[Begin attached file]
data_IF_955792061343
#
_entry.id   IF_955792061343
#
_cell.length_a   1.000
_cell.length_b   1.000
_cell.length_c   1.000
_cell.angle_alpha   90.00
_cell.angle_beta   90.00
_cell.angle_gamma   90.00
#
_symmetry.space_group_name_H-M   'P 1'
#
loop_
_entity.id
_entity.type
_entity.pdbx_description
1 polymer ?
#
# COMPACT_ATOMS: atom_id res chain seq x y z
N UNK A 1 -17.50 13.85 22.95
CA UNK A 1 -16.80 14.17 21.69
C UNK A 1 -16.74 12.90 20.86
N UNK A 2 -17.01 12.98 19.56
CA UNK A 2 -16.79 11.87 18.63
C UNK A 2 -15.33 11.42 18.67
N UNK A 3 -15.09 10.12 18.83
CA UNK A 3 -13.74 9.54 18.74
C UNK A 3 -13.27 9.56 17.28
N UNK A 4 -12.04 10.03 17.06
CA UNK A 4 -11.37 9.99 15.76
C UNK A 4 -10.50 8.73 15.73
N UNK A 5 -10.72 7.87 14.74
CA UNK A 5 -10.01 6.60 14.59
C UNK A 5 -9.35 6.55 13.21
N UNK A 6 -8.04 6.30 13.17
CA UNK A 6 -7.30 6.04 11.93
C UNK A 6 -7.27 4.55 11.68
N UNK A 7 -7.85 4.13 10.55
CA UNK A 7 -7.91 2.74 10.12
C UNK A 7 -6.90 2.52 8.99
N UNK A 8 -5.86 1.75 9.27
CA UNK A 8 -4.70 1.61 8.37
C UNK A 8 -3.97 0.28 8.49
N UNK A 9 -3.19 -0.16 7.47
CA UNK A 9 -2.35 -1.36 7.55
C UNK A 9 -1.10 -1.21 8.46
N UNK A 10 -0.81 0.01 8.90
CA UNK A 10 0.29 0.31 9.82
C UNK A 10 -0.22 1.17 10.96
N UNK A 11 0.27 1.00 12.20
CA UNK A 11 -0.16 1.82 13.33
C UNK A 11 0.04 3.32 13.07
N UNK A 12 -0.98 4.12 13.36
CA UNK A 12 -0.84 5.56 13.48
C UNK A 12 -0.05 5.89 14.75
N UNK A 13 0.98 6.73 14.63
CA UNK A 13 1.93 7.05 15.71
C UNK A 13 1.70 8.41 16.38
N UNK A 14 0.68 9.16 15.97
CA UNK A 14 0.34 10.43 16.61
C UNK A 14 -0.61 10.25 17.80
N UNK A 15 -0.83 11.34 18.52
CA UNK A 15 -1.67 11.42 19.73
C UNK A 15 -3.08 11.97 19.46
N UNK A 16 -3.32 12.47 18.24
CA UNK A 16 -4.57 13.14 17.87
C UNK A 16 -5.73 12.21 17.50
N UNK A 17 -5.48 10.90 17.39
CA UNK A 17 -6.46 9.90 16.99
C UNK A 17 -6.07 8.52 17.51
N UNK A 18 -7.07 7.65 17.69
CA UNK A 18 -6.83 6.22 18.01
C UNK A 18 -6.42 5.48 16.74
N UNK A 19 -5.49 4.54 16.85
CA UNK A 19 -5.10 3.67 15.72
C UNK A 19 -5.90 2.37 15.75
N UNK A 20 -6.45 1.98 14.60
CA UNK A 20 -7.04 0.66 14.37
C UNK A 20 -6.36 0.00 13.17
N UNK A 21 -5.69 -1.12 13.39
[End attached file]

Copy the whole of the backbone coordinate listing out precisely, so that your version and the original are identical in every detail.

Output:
data_IF_955792061343
#
_entry.id   IF_955792061343
#
_cell.length_a   1.000
_cell.length_b   1.000
_cell.length_c   1.000
_cell.angle_alpha   90.00
_cell.angle_beta   90.00
_cell.angle_gamma   90.00
#
_symmetry.space_group_name_H-M   'P 1'
#
loop_
_entity.id
_entity.type
_entity.pdbx_description
1 polymer ?
#
# COMPACT_ATOMS: atom_id res chain seq x y z
N UNK A 1 -17.50 13.85 22.95
CA UNK A 1 -16.80 14.17 21.69
C UNK A 1 -16.74 12.90 20.86
N UNK A 2 -17.01 12.98 19.56
CA UNK A 2 -16.79 11.87 18.63
C UNK A 2 -15.33 11.42 18.67
N UNK A 3 -15.09 10.12 18.83
CA UNK A 3 -13.74 9.54 18.74
C UNK A 3 -13.27 9.56 17.28
N UNK A 4 -12.04 10.03 17.06
CA UNK A 4 -11.37 9.99 15.76
C UNK A 4 -10.50 8.73 15.73
N UNK A 5 -10.72 7.87 14.74
CA UNK A 5 -10.01 6.60 14.59
C UNK A 5 -9.35 6.55 13.21
N UNK A 6 -8.04 6.30 13.17
CA UNK A 6 -7.30 6.04 11.93
C UNK A 6 -7.27 4.55 11.68
N UNK A 7 -7.85 4.13 10.55
CA UNK A 7 -7.91 2.74 10.12
C UNK A 7 -6.90 2.52 8.99
N UNK A 8 -5.86 1.75 9.27
CA UNK A 8 -4.70 1.61 8.37
C UNK A 8 -3.97 0.28 8.49
N UNK A 9 -3.19 -0.16 7.47
CA UNK A 9 -2.35 -1.36 7.55
C UNK A 9 -1.10 -1.21 8.46
N UNK A 10 -0.81 0.01 8.90
CA UNK A 10 0.29 0.31 9.82
C UNK A 10 -0.22 1.17 10.96
N UNK A 11 0.27 1.00 12.20
CA UNK A 11 -0.16 1.82 13.33
C UNK A 11 0.04 3.32 13.07
N UNK A 12 -0.98 4.12 13.36
CA UNK A 12 -0.84 5.56 13.48
C UNK A 12 -0.05 5.89 14.75
N UNK A 13 0.98 6.73 14.63
CA UNK A 13 1.93 7.05 15.71
C UNK A 13 1.70 8.41 16.38
N UNK A 14 0.68 9.16 15.97
CA UNK A 14 0.34 10.43 16.61
C UNK A 14 -0.61 10.25 17.80
N UNK A 15 -0.83 11.34 18.52
CA UNK A 15 -1.67 11.42 19.73
C UNK A 15 -3.08 11.97 19.46
N UNK A 16 -3.32 12.47 18.24
CA UNK A 16 -4.57 13.14 17.87
C UNK A 16 -5.73 12.21 17.50
N UNK A 17 -5.48 10.90 17.39
CA UNK A 17 -6.46 9.90 16.99
C UNK A 17 -6.07 8.52 17.51
N UNK A 18 -7.07 7.65 17.69
CA UNK A 18 -6.83 6.22 18.01
C UNK A 18 -6.42 5.48 16.74
N UNK A 19 -5.49 4.54 16.85
CA UNK A 19 -5.10 3.67 15.72
C UNK A 19 -5.90 2.37 15.75
N UNK A 20 -6.45 1.98 14.60
CA UNK A 20 -7.04 0.66 14.37
C UNK A 20 -6.36 0.00 13.17
N UNK A 21 -5.69 -1.12 13.39